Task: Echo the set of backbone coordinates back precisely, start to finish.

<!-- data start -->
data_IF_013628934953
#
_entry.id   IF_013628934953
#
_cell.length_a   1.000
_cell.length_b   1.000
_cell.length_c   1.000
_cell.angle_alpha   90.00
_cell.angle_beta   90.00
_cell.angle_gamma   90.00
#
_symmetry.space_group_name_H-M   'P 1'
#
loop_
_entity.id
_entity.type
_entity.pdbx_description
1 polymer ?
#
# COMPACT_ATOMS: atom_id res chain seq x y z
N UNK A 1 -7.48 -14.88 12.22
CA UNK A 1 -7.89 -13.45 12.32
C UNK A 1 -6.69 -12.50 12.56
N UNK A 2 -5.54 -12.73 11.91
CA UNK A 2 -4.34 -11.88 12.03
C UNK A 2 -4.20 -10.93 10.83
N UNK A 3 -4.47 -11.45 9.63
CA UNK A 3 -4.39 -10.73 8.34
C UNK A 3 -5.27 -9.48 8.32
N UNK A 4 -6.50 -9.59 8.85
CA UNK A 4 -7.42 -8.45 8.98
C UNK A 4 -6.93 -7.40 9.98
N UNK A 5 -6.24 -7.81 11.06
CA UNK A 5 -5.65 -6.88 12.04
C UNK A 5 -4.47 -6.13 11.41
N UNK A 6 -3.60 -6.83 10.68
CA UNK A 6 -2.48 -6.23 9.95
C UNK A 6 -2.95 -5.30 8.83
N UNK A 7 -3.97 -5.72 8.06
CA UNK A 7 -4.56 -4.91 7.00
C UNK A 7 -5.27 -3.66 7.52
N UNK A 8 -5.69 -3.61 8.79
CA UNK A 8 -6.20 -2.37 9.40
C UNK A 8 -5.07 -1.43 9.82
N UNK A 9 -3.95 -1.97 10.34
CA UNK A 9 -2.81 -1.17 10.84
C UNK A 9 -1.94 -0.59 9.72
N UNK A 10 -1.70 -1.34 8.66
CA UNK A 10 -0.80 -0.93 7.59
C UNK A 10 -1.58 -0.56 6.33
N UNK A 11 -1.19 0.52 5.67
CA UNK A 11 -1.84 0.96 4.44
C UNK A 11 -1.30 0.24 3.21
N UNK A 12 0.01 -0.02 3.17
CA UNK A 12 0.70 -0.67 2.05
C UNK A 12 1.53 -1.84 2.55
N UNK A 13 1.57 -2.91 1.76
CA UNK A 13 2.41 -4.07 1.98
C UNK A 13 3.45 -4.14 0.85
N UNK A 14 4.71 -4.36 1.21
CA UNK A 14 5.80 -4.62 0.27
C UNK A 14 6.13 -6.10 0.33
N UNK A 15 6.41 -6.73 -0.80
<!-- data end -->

data_IF_013628934953
#
_entry.id   IF_013628934953
#
_cell.length_a   1.000
_cell.length_b   1.000
_cell.length_c   1.000
_cell.angle_alpha   90.00
_cell.angle_beta   90.00
_cell.angle_gamma   90.00
#
_symmetry.space_group_name_H-M   'P 1'
#
loop_
_entity.id
_entity.type
_entity.pdbx_description
1 polymer ?
#
# COMPACT_ATOMS: atom_id res chain seq x y z
N UNK A 1 -7.48 -14.88 12.22
CA UNK A 1 -7.89 -13.45 12.32
C UNK A 1 -6.69 -12.50 12.56
N UNK A 2 -5.54 -12.73 11.91
CA UNK A 2 -4.34 -11.88 12.03
C UNK A 2 -4.20 -10.93 10.83
N UNK A 3 -4.47 -11.45 9.63
CA UNK A 3 -4.39 -10.73 8.34
C UNK A 3 -5.27 -9.48 8.32
N UNK A 4 -6.50 -9.59 8.85
CA UNK A 4 -7.42 -8.45 8.98
C UNK A 4 -6.93 -7.40 9.98
N UNK A 5 -6.24 -7.81 11.06
CA UNK A 5 -5.65 -6.88 12.04
C UNK A 5 -4.47 -6.13 11.41
N UNK A 6 -3.60 -6.83 10.68
CA UNK A 6 -2.48 -6.23 9.95
C UNK A 6 -2.95 -5.30 8.83
N UNK A 7 -3.97 -5.72 8.06
CA UNK A 7 -4.56 -4.91 7.00
C UNK A 7 -5.27 -3.66 7.52
N UNK A 8 -5.69 -3.61 8.79
CA UNK A 8 -6.20 -2.37 9.40
C UNK A 8 -5.07 -1.43 9.82
N UNK A 9 -3.95 -1.97 10.34
CA UNK A 9 -2.81 -1.17 10.84
C UNK A 9 -1.94 -0.59 9.72
N UNK A 10 -1.70 -1.34 8.66
CA UNK A 10 -0.80 -0.93 7.59
C UNK A 10 -1.58 -0.56 6.33
N UNK A 11 -1.19 0.52 5.67
CA UNK A 11 -1.84 0.96 4.44
C UNK A 11 -1.30 0.24 3.21
N UNK A 12 0.01 -0.02 3.17
CA UNK A 12 0.70 -0.67 2.05
C UNK A 12 1.53 -1.84 2.55
N UNK A 13 1.57 -2.91 1.76
CA UNK A 13 2.41 -4.07 1.98
C UNK A 13 3.45 -4.14 0.85
N UNK A 14 4.71 -4.36 1.21
CA UNK A 14 5.80 -4.62 0.27
C UNK A 14 6.13 -6.10 0.33
N UNK A 15 6.41 -6.73 -0.80